Illinois Senate Democrats pass $5.4B tax increase

Illinois Senate Democrats pass $5.4B tax increase

Each Illinois household would pay an additional $1,125 in taxes each year, on average, under the Senate's tax-hike plan.

The Illinois Senate passed a series of tax hikes May 23 that will raise more than $5.4 billion in new tax revenue. Senate Bill 9 hikes income taxes, expands sales taxes, and increases franchise taxes.

The tax hikes are part of a record $37 billion budget that the Senate also passed May 23.

The Senate approved the tax hike bill by a 32-26 margin, with no Republicans voting in favor.

SB 9 does the following:

  • Hikes personal and corporate income taxes by $5 billion. The personal income tax rate increases to 4.95 percent from the current 3.75 percent rate. The corporate income tax rate rises to 7 percent from 5.25 percent.
  • Expands the sales tax to laundry and dry-cleaning services, as well as storage and other services to bring in $55 million.
  • Raises $54 million in cable and satellite TV taxes.
  • Closes corporate loopholes worth $125 million.

The total $5.4 billion tax hike means each Illinois household will eventually have to pay $1,125 in additional taxes annually.

Under the Democrats’ plan, new taxes will apply to many services previously untaxed. And because the Senate has failed to pass a property tax reform package, Illinoisans will continue to see their property taxes – the nation’s highest – go up even more.

Because the income tax hike is retroactive to Jan. 1, 2017, personal income taxpayers will pay an effective tax rate of 5.81 percent on their earnings for the remainder of the year.

It’s not clear what reforms might come with the tax hike since the Senate decided to break apart the so-called “grand bargain” budget legislation last week. Previously, the Senate had hoped to package as many as 13 bills together, meaning that if one bill did not pass, the entire package would fail.

Now, the Senate is voting on bills separately. That means it’s difficult to know what spending reforms, if any, will be part of the $5.4 billion tax hike or the budget.

But the fact that the Senate plans to spend a record $37 billion and to collect $5.4 billion in new taxes means Illinoisans can expect little in the way of reforms.

Tax hikes over reforms

Illinois Senate Democrats are choosing to hike taxes again rather than enact much-needed spending reforms.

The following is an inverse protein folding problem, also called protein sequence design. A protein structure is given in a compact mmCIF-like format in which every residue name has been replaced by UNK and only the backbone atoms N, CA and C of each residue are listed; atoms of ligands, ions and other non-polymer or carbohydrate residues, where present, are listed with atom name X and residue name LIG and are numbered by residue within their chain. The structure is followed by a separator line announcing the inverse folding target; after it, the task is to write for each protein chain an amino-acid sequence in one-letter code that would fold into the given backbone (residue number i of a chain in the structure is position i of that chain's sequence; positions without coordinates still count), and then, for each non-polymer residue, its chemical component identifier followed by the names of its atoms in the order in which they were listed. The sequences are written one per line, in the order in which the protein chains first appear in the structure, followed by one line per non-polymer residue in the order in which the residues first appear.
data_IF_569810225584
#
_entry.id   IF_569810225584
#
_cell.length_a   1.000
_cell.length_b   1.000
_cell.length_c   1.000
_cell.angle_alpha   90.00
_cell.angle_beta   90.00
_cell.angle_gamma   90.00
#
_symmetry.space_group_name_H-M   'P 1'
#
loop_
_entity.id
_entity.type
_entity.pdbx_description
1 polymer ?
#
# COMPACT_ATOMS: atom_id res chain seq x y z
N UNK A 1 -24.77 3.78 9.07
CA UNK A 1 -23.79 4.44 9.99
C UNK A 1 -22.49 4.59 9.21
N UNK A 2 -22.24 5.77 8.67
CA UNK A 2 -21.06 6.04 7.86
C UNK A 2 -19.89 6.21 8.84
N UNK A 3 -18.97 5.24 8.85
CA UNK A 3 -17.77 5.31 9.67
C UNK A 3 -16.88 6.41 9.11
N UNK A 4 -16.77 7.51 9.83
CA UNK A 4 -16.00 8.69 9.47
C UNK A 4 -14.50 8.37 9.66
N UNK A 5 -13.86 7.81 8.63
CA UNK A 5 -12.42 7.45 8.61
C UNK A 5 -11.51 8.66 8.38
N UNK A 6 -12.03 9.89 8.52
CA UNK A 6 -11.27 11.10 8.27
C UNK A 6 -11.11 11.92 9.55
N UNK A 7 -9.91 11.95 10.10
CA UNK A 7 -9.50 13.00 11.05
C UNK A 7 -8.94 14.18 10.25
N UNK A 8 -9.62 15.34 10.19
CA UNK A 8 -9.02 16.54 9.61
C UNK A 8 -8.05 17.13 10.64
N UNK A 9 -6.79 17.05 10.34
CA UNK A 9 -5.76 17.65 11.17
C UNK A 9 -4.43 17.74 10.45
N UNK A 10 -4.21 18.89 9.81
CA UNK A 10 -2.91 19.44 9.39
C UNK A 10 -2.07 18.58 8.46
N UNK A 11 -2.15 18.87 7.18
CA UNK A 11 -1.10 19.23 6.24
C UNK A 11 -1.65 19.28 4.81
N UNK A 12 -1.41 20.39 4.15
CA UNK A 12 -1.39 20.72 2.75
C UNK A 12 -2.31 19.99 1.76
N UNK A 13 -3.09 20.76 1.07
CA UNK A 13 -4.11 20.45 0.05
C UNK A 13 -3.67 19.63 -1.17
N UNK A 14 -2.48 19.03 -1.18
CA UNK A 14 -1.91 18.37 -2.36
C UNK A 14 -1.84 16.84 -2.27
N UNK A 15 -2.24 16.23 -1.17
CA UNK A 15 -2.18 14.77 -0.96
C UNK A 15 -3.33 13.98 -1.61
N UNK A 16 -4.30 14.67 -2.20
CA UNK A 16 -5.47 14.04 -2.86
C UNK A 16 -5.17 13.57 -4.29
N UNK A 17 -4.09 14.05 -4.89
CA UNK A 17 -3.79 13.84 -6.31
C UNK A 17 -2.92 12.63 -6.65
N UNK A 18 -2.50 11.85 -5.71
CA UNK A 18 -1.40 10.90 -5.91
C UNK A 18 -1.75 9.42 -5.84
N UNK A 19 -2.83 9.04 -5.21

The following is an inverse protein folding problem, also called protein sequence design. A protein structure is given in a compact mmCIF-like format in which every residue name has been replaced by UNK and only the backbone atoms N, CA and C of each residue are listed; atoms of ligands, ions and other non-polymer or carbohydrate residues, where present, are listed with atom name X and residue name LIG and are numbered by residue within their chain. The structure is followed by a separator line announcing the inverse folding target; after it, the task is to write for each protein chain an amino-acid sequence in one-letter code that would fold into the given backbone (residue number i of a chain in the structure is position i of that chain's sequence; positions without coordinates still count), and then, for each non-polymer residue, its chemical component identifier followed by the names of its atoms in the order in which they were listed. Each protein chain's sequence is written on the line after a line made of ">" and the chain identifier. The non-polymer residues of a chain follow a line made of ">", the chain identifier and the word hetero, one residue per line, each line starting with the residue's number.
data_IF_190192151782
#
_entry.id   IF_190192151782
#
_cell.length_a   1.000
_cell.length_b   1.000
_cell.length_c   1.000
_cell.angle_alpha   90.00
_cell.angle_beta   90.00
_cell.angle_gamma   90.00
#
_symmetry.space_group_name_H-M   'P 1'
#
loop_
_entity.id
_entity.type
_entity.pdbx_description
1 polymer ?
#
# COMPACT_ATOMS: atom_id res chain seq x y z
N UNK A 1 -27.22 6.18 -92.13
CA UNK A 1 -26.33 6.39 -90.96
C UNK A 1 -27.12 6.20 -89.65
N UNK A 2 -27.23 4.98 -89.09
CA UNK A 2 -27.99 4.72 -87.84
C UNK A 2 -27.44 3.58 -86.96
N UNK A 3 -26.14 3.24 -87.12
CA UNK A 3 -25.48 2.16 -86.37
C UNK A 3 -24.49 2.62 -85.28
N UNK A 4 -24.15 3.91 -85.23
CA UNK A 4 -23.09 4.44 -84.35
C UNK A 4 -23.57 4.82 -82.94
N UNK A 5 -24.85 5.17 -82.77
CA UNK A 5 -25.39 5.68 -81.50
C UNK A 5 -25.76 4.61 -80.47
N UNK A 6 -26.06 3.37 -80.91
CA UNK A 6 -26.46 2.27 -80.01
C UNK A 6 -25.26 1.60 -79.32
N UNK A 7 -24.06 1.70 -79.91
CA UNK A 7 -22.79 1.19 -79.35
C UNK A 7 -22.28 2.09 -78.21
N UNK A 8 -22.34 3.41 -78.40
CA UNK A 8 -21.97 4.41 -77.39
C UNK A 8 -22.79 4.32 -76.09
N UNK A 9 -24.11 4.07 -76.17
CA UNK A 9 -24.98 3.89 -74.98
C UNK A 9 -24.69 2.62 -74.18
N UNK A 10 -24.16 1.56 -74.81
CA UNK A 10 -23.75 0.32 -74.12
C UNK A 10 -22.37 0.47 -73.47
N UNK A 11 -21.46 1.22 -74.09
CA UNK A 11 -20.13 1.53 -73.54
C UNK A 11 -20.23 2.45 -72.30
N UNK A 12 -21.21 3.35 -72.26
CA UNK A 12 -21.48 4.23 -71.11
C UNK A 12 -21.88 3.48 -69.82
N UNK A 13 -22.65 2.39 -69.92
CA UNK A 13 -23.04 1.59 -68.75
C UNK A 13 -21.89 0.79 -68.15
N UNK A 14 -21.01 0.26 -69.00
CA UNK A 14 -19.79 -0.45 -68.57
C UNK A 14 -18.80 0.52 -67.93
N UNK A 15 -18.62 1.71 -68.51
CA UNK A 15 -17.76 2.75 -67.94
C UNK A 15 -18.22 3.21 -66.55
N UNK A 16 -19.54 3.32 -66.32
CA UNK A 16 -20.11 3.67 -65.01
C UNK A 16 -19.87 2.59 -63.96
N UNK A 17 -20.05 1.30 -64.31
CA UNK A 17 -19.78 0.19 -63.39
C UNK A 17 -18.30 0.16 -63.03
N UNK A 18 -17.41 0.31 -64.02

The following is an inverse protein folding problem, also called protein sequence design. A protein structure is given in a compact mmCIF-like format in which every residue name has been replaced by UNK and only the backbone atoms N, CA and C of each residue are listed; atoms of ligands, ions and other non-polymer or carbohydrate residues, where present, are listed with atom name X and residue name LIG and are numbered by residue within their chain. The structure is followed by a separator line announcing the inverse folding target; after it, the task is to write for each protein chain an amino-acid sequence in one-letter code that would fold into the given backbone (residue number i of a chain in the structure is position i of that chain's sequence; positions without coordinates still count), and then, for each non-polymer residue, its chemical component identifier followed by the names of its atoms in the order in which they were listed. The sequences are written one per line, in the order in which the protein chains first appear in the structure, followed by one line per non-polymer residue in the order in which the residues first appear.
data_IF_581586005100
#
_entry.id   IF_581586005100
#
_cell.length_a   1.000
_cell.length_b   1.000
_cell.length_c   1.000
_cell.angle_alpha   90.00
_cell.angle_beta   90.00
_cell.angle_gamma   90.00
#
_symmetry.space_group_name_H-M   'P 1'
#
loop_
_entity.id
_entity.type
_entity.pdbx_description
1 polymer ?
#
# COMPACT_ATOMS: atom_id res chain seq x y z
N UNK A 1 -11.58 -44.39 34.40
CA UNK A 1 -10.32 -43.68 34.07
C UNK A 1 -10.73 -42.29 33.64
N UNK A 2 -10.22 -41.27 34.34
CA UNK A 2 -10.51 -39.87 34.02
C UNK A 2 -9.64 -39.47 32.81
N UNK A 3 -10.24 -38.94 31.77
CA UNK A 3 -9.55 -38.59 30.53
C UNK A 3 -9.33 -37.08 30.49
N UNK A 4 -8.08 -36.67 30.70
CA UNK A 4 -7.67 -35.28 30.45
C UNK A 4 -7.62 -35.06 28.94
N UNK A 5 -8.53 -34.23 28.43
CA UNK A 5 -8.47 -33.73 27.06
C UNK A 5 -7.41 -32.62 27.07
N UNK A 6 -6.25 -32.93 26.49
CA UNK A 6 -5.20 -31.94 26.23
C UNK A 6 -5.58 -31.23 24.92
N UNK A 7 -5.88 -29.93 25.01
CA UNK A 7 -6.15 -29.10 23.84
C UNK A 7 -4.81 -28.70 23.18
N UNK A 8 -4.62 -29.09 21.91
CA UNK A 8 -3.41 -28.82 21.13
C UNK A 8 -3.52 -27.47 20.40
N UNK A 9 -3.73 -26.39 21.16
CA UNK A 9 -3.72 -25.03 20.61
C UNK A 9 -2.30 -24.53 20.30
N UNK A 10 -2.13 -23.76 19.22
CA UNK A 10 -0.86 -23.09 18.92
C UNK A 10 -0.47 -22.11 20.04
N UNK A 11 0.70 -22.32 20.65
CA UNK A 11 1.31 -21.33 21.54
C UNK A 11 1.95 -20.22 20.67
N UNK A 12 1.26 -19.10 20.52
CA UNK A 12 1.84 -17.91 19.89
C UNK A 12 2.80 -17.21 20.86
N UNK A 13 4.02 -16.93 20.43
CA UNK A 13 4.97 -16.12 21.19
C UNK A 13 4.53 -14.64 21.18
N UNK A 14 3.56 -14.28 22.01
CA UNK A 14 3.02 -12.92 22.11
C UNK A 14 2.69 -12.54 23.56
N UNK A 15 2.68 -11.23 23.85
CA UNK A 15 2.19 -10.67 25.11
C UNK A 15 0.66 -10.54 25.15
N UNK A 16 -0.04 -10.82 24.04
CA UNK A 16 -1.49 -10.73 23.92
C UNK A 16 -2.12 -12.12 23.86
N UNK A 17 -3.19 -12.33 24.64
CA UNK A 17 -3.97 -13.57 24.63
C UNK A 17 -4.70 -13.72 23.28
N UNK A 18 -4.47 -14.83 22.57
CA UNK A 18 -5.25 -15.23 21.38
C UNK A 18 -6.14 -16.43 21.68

This tax hike is reminiscent of 2011, when the General Assembly increased personal income taxes by 67 percent and corporate income taxes by 46 percent.

Illinois state government took in $32 billion in new tax revenues from 2011 through 2014, which relieved pressure to enact real spending reforms.

Lawmakers simply spent the money and left Illinois on a budgetary cliff when the tax hike expired. And because the state’s structural spending problems had gone unaddressed, and despite the $32 billion in new tax revenue, by 2014, unfunded pension liabilities had increased by more than $20 billion and the state’s bill backlog totaled $7 billion.

Real budget solutions exist

More tax hikes will only drive more residents to flee the state and punish those who can’t leave. And, as in 2011, tax hikes will only perpetuate the state’s structural problems and deflate the pressure to enact real change.

Illinois can no longer put off real spending reforms. Politicians have to pass a balanced budget that actually solves the state’s structural problems without tax hikes.

The Illinois Policy Institute has provided a reform road map – Budget Solutions 2018 – that balances the budget without tax hikes.

The plan provides tax relief to struggling homeowners through a comprehensive property tax reform package, begins an end to the pension crisis through 401(k)-style plans, and makes changes to curb bloated administrative expenses in higher education.

Most importantly, it doesn’t punish taxpayers for the political failures of the past few decades.

Illinoisans have paid for politicians’ ineptitude and corruption long enough. They deserve a reform budget and a state government that finally spends within its means.

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